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Love Is Blind? Not so Much, Says Science—and That’s a Good Thing

A major study of almost 39,000 heterosexual-identifying American adults in relationships for three or more years, published in 2016, found that people who report feeling sexually satisfied in their relationships also report higher relationship satisfaction overall. Essentially, the people who had sex were happier about their relationships. Sex and touch, these studies suggest, are central to longterm relationship happiness, so starting a relationship without knowing if either party is physically attracted to the other isn’t particularly logical.

The study even found that those people reported similar levels of attraction to each other at the time of the study as that they did at the beginning of their relationships. Basically—attraction based on looks, sexual satisfaction, and happiness in relationships are linked. (The study does not mention raising relationship satisfaction by retreating into separate pods.)

Even kissing—which couples on Love Is Blind aren’t allowed to do until after their engagements—is “a mechanism for mate choice and mate assessment,” Helen Fisher, a Biological Anthropologist, has said. Some studies have even suggested that saliva can help determine compatibility, and one found that couples who kissed more reported greater relationship satisfaction. Women, overwhelmingly, say that first kisses affect their feelings of attraction, and that kissing is important in relationships. (If this is true for women and kissing, think about how important it is for heterosexual women, who are less likely to have an orgasm during partnered sex, to make sure they are sexually compatible with their partners before committing to them for life.)

What couples and producers on Love Is Blind may be getting at is the fact that research finds that sexual desire decreases after the early infatuation stage in a relationship, and fluctuates throughout relationships (we’re often told that women are the main culprits here, but that’s not totally true.) But if you do want to help maintain a “longterm happy partnership,” Fisher has said, a key way is to sustain your sex drive by having sex with your partner—even scheduled, perfunctory sex. That promise of that you and your partner will wish to engage in regular sex just seems harder to guarantee if you get engaged without knowing if you are attracted to each other.

So there you have it—sex and relationship satisfaction are inextricably linked. Most people probably knew that already. But even if you could somehow untangle them and experience romantic love distinct from physical attraction or sexual compatibility, it wouldn’t make for purer or truer love. Physical desire for another person’s body isn’t dirty, or unhealthy, or diminishing. Love Is Blind is obviously extreme, but it’s a version of an outlook that plenty of people hold—that love is beautiful but desire is next to sin. There’s no question that our culture is damagingly, sometimes violently, obsessed with bizarro standards of beauty. Conventions that reward thinness and punish body fat, conventions that are just racism disguised as aesthetic preferences, agism, toxic masculinity, pinning female worth to physical appearance—they al have to go. But humans are never going to extricate ourselves from our love of beauty and the desire beauty sometimes ignites.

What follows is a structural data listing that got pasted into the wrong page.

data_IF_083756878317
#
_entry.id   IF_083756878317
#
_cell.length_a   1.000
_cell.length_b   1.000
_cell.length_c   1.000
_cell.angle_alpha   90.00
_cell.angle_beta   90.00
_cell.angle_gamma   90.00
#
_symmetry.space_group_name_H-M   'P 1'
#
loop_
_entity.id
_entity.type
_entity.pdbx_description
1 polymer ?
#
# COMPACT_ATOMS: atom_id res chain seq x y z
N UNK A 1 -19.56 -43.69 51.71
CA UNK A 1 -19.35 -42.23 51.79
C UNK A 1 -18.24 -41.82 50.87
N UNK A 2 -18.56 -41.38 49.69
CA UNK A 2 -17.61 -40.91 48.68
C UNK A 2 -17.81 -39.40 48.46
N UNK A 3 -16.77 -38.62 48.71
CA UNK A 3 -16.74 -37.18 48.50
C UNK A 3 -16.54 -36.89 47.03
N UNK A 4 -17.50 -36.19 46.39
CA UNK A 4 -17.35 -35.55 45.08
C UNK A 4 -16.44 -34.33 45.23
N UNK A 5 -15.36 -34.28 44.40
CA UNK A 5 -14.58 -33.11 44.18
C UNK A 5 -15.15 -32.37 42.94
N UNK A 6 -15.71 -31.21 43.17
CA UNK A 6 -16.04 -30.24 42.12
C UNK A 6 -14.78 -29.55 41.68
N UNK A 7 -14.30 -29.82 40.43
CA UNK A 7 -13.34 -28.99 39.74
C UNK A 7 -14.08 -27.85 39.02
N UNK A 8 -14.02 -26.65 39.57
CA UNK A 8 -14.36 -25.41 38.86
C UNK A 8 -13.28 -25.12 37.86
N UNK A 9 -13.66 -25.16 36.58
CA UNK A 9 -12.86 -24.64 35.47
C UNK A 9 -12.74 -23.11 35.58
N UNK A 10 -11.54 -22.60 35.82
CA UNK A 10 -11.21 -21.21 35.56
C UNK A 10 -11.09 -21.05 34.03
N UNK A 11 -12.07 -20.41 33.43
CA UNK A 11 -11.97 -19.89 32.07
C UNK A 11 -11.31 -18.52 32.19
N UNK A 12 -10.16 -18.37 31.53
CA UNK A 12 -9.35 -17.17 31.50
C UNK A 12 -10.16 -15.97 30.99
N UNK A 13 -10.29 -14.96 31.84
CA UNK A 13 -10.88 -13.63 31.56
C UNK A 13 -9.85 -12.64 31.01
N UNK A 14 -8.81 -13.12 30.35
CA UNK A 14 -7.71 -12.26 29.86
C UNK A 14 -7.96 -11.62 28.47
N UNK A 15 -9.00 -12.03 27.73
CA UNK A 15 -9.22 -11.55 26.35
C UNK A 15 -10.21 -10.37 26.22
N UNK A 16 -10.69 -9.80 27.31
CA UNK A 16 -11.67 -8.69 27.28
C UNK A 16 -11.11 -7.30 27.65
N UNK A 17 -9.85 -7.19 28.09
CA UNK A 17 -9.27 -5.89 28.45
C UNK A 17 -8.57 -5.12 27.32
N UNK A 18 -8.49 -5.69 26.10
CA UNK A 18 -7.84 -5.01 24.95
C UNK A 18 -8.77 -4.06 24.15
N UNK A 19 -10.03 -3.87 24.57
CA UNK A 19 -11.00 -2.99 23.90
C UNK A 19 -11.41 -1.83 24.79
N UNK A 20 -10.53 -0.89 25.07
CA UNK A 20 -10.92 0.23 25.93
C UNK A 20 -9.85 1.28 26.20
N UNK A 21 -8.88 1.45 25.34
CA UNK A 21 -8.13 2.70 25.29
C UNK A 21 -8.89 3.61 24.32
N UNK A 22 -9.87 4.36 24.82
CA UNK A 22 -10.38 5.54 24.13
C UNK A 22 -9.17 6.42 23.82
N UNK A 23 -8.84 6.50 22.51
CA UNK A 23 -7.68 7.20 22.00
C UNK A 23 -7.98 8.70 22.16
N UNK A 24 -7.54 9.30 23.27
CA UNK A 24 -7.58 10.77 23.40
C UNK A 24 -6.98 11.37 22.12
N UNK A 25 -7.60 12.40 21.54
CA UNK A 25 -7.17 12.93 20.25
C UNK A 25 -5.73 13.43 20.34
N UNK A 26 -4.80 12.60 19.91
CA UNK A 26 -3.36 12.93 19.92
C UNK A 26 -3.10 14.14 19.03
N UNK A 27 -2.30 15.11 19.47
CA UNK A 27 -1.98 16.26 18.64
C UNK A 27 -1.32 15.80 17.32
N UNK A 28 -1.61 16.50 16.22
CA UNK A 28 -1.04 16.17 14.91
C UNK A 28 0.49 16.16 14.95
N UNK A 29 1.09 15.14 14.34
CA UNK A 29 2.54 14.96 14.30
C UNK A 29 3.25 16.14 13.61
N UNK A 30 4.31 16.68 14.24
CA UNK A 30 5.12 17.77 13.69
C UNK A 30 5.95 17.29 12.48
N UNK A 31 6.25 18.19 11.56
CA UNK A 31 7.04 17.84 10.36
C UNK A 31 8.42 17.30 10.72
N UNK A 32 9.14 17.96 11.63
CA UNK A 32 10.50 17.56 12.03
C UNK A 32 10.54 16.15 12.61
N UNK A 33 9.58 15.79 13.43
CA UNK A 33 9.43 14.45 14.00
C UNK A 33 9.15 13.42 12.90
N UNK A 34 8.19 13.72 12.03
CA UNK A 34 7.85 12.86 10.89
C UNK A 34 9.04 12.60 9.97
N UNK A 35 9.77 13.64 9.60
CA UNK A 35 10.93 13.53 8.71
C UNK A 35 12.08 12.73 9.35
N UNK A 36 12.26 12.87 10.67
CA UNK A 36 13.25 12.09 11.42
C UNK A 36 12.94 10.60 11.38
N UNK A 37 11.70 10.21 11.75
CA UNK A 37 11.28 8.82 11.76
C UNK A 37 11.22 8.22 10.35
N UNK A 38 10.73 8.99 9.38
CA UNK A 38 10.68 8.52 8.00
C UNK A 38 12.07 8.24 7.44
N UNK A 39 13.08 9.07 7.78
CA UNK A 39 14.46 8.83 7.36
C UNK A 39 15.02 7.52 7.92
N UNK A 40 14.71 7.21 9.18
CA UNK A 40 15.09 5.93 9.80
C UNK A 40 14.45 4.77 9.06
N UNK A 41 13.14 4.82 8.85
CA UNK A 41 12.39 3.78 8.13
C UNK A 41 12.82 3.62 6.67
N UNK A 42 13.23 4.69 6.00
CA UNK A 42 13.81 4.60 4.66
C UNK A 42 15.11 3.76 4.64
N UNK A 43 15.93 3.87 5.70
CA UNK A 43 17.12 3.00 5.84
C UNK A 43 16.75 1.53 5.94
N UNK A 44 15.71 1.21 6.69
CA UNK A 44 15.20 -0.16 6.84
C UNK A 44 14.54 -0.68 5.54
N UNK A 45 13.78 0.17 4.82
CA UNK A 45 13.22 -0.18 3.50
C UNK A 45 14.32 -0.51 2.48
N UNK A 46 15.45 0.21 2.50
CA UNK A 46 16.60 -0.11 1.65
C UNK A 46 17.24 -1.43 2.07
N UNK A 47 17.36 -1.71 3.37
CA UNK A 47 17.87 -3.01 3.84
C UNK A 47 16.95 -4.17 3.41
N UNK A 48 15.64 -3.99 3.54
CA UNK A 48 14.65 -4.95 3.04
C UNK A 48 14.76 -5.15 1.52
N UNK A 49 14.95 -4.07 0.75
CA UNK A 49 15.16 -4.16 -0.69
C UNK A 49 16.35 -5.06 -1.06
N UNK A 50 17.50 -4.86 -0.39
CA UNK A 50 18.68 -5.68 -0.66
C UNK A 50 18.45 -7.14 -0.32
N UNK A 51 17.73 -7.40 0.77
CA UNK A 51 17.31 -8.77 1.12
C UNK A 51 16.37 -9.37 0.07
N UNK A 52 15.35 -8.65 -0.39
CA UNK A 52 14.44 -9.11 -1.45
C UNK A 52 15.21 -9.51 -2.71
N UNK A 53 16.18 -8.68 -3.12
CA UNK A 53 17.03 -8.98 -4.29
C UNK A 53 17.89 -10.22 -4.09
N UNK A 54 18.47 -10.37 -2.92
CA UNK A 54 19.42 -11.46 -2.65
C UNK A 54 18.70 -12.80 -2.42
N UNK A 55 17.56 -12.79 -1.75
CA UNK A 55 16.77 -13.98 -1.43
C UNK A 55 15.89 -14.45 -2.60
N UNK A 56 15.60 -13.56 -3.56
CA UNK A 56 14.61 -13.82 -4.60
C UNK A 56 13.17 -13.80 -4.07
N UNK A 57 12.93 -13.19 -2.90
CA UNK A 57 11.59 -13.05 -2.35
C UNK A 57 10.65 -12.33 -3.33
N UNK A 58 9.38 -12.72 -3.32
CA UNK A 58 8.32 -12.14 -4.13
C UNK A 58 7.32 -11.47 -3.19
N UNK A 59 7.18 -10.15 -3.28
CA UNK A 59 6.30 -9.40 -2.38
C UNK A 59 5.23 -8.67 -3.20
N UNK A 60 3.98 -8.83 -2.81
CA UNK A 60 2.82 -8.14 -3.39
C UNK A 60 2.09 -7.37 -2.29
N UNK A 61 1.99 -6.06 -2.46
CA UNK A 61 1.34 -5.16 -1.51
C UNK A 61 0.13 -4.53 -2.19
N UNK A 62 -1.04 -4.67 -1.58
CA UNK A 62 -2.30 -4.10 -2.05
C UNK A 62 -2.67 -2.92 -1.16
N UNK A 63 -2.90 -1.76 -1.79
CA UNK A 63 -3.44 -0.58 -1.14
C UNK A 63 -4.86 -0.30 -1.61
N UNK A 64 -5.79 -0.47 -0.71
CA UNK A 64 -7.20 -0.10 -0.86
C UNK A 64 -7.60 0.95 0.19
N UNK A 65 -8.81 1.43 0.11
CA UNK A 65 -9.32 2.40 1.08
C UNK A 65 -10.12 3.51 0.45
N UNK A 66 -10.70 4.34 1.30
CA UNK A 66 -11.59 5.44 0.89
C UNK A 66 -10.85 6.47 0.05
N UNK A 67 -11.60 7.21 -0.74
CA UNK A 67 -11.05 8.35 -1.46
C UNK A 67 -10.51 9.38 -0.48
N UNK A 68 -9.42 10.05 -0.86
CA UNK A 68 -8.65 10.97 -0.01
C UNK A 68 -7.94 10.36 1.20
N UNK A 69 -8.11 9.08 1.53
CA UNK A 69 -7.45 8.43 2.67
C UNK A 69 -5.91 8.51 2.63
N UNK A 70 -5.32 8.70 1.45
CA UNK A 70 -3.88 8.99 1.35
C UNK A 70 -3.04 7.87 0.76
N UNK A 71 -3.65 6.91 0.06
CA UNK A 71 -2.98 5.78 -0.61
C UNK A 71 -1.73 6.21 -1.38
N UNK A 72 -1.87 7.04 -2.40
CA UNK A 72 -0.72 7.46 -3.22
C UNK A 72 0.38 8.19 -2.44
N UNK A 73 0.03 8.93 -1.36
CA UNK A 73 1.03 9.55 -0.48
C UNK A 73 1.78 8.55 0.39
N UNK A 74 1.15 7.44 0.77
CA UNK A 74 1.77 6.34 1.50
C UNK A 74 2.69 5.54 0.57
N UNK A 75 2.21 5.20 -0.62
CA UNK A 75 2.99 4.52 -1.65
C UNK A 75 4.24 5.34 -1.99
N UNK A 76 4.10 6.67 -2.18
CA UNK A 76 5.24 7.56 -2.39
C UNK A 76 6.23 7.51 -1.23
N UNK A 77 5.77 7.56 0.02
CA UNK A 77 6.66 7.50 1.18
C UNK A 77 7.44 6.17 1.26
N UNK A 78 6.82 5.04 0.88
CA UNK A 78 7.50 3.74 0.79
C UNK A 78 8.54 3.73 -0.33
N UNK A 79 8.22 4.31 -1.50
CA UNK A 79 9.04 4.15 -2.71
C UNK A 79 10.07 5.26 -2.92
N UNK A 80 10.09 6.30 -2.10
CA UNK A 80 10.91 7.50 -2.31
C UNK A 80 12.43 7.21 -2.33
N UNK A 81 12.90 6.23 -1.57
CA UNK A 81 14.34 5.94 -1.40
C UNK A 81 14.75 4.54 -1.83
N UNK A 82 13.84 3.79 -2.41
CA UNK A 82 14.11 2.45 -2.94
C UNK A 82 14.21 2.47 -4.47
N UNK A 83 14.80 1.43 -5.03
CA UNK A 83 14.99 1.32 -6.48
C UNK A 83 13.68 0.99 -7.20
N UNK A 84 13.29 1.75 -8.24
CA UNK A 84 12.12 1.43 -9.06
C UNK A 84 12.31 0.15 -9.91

But an ideal outcome would be a world where every type of person and body could be seen as beautiful and desirable, not one in which physical attraction doesn’t matter.

Taking appearance and physical touch out of the equation isn’t a brave stance against superficial culture, it’s fanciful at best and wildly sex-negative at worst. (By the way, actual blind people aren’t part of an elaborate “experiment,” they experiences of love and desire like everyone else.) At risk of going too hard on a perfectly delightful reality show, part of what makes Love Is Blind feel so absurd is the fact that every cast member has the glossy, unremarkable hotness of a model in a college brochure. Producers don’t think audiences will choose to look at people of varying levels of conventional hotness for even forty minutes, so why contend that appearances should have no bearing on entering into a lifelong commitment?

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